Recently, a story broke about The Paradise Papers, leaked financial records from Bermuda-based law firm, Appleby. The documents detail how the world’s richest companies and individuals shelter their money from taxes.

According to Gabriel Zucman, an economist at the University of California, Berkeley, more than $7.6 trillion is hidden in tax havens. That figure is so astronomical - almost too big to wrap your head around, right? How much is $7.6 trillion really? The human brain has difficulty translating the abstract concept of large numbers into concrete reality. When presented with a number like “$7.6 trillion” MRI scans reveal low brain activity.

Clients often come to us at UP, facing challenges around how to transform large or complex numbers into meaningful, memorable information. The key is visual storytelling. New research reveals that both hemispheres of the brain process numbers in visual centers; when a number is explained as a picture the listener’s brain is actively engaged.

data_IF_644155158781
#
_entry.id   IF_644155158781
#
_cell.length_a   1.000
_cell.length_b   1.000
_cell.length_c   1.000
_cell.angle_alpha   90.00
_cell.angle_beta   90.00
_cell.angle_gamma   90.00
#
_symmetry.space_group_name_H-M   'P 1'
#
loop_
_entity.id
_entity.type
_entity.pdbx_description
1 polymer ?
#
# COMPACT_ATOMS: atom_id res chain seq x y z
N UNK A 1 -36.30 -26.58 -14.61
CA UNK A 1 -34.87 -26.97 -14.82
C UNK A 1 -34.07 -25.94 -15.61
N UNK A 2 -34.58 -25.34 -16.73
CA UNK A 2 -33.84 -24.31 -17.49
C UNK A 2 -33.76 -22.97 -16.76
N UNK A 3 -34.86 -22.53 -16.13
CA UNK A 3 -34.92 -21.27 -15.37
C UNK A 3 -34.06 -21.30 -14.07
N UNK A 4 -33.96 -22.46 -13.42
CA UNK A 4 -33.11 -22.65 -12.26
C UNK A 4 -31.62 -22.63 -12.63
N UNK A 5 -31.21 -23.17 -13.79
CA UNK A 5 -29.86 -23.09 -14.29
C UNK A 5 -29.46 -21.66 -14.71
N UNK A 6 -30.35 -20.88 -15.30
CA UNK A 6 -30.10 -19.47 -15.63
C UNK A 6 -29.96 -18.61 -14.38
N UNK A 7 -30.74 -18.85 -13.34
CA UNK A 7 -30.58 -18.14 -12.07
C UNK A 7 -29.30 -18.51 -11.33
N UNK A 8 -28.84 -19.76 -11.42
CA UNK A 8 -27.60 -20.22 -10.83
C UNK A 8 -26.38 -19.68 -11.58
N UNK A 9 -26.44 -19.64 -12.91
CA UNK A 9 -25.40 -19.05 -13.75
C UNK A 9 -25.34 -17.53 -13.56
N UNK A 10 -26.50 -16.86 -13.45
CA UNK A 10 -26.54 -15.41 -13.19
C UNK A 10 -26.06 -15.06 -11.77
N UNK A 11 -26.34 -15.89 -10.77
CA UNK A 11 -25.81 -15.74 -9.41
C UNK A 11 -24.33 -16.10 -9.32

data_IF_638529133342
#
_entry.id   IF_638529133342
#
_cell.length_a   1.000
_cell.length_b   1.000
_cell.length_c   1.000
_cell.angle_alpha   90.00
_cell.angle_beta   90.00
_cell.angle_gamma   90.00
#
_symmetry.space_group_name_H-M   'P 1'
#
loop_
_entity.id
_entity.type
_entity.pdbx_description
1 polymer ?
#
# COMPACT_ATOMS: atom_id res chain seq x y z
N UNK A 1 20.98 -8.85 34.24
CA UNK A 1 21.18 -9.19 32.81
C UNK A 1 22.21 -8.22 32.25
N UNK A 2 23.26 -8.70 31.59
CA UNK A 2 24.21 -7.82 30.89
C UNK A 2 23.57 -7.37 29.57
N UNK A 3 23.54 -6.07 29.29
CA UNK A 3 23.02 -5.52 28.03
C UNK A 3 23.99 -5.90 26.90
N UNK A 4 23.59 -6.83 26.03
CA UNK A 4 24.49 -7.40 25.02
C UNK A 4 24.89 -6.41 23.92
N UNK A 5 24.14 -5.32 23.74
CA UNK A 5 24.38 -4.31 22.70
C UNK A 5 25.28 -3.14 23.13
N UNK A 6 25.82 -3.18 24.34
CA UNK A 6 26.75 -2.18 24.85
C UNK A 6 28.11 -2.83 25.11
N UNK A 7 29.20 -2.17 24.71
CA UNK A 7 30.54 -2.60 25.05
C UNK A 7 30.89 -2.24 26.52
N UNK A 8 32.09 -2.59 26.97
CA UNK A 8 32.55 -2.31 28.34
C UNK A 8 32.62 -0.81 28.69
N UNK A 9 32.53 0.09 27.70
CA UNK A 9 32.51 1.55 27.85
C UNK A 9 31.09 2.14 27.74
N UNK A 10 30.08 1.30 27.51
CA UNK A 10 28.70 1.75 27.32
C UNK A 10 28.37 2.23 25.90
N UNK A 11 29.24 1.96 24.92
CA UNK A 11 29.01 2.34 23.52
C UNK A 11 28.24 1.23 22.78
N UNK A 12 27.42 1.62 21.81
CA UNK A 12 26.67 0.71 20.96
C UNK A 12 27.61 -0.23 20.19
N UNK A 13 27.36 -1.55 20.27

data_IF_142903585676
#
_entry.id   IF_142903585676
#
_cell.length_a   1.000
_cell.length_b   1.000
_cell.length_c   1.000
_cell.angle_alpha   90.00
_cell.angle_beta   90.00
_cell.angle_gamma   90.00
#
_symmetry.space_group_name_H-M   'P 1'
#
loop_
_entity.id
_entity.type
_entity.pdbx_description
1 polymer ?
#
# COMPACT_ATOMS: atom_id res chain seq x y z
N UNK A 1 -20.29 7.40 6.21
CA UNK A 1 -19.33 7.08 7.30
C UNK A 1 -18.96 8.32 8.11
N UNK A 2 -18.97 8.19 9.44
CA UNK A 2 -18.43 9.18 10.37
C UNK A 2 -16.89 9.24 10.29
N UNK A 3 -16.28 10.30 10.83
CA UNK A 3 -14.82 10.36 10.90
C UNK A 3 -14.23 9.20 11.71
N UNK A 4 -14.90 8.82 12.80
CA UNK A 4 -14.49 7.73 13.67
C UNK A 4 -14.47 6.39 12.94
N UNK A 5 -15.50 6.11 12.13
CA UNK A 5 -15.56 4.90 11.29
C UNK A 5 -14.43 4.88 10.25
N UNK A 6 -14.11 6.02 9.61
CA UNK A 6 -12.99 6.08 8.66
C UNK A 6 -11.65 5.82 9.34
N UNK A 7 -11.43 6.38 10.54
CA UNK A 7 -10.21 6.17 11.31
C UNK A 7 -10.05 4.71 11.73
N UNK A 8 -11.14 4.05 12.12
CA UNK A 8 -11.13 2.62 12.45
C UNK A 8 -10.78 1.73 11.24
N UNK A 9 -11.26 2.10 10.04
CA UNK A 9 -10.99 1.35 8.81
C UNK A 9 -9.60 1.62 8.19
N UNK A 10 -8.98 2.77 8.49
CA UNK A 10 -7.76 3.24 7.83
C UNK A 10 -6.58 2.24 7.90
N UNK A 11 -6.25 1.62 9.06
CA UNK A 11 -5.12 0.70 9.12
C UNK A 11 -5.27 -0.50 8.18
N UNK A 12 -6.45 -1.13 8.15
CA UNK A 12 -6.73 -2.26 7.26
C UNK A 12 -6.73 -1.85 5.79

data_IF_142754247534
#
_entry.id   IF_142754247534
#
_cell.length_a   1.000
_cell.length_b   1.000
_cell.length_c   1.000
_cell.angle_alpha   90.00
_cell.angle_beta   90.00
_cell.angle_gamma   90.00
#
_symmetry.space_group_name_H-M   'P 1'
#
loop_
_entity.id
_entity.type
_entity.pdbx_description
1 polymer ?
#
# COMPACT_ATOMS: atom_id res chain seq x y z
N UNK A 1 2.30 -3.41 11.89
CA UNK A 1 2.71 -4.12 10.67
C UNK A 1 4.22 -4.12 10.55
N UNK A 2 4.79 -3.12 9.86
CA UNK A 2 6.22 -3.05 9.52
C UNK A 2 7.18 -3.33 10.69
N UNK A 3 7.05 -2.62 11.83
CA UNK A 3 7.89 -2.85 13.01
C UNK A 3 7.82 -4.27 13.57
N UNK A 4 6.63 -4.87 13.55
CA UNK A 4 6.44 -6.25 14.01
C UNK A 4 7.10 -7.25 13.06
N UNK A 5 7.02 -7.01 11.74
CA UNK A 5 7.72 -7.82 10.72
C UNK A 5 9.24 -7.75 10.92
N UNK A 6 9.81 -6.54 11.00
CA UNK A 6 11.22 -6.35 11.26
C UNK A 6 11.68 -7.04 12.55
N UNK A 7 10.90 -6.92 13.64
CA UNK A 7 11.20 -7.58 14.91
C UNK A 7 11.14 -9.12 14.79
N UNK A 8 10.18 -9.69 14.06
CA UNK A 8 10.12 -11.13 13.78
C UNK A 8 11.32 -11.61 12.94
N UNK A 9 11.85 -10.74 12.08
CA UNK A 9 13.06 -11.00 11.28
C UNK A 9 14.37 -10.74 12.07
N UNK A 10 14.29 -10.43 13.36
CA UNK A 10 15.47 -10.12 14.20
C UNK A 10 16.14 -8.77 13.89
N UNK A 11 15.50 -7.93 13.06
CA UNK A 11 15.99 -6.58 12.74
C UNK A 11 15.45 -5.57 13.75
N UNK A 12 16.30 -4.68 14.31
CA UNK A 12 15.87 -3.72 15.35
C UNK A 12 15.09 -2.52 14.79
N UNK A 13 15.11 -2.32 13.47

Reveal, a podcast from the Center for Investigative Reporting, released an episode about The Paradise Papers that beautifully illustrates just how enormous these tax free sums are. Using a visual, they painted a very clear picture of just how much money these documents exposed. 

Try this exercise: let’s say someone is hiding $8 billion dollars. Notice your associations with that number. Now picture a $20 bill. Make it into a $100 bill. Then keep imaging it increases in value until it’s a million dollar bill. Now picture a swimming pool large enough to hold 1 million of those million dollar bills. Now picture eight of those swimming pools. That’s how much money that person is hiding.

In the business world, people often try to make numbers meaningful with charts and percentages, but brain scans reveal that these techniques aren't always enough to activate the visual centers of the brain. It’s storytelling that moves people to process the full implications of a number, often leading to emotional responses and decision making.

For more techniques about how to make numbers or complex information meaningful, contact Laura Ramadei at UP.